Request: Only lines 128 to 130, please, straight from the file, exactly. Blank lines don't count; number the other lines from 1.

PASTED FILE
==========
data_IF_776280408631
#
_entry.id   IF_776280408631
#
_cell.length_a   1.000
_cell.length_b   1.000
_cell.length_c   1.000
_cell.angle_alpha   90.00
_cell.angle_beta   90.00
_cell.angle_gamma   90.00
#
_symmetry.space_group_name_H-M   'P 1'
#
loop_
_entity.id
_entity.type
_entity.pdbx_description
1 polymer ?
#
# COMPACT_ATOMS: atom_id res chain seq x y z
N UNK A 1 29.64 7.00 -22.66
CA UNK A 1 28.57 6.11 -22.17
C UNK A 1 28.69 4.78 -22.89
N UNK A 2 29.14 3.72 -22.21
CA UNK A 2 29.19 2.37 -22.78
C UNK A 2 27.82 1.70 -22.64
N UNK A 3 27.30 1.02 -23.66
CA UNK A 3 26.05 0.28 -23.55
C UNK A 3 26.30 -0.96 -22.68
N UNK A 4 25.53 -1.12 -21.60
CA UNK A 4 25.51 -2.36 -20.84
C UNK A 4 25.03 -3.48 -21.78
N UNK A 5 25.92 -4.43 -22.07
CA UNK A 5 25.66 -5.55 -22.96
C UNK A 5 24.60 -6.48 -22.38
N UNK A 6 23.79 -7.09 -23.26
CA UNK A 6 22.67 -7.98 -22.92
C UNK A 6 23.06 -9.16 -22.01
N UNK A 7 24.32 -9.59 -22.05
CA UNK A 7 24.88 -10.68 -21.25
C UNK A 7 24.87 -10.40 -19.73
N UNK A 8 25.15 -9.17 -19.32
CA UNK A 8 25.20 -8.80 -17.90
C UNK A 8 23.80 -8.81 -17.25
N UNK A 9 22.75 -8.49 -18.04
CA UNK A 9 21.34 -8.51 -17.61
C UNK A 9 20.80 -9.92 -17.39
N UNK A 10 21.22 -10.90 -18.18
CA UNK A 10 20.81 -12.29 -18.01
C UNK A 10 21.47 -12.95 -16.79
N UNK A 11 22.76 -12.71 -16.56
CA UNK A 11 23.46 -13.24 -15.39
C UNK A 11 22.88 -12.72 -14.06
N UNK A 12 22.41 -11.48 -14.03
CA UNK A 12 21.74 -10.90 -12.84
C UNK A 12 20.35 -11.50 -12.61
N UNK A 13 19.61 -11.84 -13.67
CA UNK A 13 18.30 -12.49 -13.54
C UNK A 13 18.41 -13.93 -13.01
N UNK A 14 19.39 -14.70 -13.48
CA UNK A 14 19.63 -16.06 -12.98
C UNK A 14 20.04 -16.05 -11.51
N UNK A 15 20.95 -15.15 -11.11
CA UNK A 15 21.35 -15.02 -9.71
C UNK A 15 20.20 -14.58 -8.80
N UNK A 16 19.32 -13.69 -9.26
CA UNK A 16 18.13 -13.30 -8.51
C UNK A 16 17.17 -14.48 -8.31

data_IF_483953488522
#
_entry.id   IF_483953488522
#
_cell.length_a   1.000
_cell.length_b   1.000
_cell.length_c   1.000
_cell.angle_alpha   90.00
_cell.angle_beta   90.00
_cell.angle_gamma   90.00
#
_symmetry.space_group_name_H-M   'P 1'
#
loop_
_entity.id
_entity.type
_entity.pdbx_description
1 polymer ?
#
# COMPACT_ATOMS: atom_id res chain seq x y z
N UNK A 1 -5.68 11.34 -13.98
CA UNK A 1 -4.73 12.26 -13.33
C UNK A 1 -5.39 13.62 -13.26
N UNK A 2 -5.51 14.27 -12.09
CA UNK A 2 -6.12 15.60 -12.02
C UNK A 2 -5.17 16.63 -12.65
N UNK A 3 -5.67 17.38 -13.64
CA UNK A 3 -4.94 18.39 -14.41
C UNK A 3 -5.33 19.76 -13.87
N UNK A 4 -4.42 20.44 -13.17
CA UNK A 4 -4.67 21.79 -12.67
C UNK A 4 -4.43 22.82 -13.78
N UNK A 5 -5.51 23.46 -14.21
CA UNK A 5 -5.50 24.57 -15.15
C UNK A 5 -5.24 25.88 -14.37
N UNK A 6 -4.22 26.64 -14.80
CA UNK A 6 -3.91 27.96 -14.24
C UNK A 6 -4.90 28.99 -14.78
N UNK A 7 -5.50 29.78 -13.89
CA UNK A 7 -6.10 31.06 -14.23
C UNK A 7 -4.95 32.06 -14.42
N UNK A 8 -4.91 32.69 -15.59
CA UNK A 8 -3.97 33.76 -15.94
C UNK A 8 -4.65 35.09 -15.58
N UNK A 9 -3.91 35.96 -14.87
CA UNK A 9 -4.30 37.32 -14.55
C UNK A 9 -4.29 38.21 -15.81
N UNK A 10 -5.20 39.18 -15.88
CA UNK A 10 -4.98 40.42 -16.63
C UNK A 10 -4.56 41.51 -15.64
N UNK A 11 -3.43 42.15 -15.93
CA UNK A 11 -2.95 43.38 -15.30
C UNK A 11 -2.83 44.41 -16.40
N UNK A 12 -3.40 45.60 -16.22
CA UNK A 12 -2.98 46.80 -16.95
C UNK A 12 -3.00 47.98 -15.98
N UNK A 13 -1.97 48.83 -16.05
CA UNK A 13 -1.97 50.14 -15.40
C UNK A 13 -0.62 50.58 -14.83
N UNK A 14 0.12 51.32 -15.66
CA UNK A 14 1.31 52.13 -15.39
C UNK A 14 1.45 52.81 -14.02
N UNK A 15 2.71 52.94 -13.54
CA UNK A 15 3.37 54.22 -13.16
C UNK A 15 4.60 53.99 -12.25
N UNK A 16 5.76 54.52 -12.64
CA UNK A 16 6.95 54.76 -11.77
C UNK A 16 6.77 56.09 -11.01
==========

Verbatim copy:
N UNK A 14 0.12 51.32 -15.66
CA UNK A 14 1.31 52.13 -15.39
C UNK A 14 1.45 52.81 -14.02